I’ve touched on the idea of locating ancestors through the estates of men to whom the ancestors owed money. Generally, those owing money to an estate are only included in court inventories for those who ran a business or who were wealthier than the average man and in a position to loan money or property for a fee.
When these records tie into a person who lived in a rural community or small town, the debtors actually form a little FAN club. In the estate of a city person, some of the debtors might be random customers with no close ties to the deceased.
Estate of Duncan McLeod, 24 April 1819
Fredericton, New Brunswick, Canada
This particular list of people owe money to an attorney, Duncan McLeod, Esquire, who died sometime before this list was created on 24 April 1819. I came across it while researching my ancestor, Richard Jones, who is 22nd down in the middle column, owing £2.2.11. I also recognize at least a couple of other names on the list, like Ephraim Betts and Moses Estey, who are not ancestors, but are part of my ancestors’ FAN club in New Brunswick, Canada.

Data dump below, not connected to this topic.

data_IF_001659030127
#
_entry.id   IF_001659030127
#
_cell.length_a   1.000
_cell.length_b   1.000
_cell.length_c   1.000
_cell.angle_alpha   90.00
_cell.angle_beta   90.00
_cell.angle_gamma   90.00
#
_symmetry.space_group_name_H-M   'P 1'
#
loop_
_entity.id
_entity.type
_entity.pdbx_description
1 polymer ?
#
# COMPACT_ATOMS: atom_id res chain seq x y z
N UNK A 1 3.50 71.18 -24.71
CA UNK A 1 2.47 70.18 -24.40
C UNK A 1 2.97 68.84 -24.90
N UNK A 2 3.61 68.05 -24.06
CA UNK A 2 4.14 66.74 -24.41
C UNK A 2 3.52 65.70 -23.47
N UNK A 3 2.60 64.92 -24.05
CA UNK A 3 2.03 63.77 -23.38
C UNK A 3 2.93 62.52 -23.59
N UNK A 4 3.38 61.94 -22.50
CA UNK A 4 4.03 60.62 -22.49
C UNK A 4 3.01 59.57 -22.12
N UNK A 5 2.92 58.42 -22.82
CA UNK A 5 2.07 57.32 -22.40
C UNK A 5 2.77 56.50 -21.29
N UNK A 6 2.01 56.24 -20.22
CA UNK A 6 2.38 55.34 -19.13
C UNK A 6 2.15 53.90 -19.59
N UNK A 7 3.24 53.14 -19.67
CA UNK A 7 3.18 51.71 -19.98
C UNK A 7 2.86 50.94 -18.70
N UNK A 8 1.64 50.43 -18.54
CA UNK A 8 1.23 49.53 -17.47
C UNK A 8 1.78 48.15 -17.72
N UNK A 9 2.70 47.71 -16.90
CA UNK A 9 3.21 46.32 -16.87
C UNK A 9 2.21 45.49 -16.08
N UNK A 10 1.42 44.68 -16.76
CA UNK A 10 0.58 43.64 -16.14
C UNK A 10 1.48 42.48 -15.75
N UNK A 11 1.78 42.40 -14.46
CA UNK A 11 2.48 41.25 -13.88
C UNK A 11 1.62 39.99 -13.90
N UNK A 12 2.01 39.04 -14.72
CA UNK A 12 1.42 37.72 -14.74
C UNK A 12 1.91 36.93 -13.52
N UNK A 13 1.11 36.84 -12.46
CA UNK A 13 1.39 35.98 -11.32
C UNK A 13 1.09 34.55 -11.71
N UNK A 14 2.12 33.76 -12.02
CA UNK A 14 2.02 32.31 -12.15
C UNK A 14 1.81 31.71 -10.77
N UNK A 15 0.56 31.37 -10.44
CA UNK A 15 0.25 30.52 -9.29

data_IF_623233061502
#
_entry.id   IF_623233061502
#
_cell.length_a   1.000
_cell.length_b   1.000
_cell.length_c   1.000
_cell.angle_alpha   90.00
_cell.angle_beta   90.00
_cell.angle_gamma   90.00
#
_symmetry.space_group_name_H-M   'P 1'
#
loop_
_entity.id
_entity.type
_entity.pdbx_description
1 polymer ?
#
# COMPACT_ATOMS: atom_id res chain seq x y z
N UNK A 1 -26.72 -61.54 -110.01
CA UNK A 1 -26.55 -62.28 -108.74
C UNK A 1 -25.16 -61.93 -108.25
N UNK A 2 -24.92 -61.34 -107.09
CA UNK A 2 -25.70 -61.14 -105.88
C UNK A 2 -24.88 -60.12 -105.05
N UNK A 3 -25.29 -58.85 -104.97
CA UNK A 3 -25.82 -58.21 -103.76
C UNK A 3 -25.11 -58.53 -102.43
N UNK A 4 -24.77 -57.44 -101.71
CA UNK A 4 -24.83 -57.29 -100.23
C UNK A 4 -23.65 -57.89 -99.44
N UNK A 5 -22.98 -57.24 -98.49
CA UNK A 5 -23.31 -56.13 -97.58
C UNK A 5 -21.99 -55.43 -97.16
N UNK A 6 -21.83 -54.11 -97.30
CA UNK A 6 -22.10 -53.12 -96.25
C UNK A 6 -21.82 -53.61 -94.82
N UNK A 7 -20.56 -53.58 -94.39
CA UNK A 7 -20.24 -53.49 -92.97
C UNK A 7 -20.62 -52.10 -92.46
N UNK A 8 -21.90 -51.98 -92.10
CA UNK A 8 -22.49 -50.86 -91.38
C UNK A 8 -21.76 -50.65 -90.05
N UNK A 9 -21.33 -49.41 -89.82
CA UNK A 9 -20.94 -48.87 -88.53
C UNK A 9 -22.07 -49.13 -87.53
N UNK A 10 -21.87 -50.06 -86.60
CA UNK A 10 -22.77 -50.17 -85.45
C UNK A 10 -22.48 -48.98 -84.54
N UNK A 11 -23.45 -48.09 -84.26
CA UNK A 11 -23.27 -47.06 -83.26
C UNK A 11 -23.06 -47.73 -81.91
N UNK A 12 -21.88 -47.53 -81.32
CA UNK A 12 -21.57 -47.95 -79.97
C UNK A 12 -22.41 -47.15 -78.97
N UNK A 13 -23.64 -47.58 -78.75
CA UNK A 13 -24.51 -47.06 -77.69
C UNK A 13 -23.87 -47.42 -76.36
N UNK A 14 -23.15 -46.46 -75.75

Most of these people owed only a few pounds, but a couple, like Lauchlan McDonald and James Buber owed £141 and £135. Today, £135 is the equivalent of about £9000.
Finding ancestors in estate inventories is fun and informative because it gives an every-day life perspective to them.
Have I made my point yet with all these court records posts? They are truly an endless pit of possible genealogical gold. Court records are definitely a BSO (bright, shiny object) to be followed.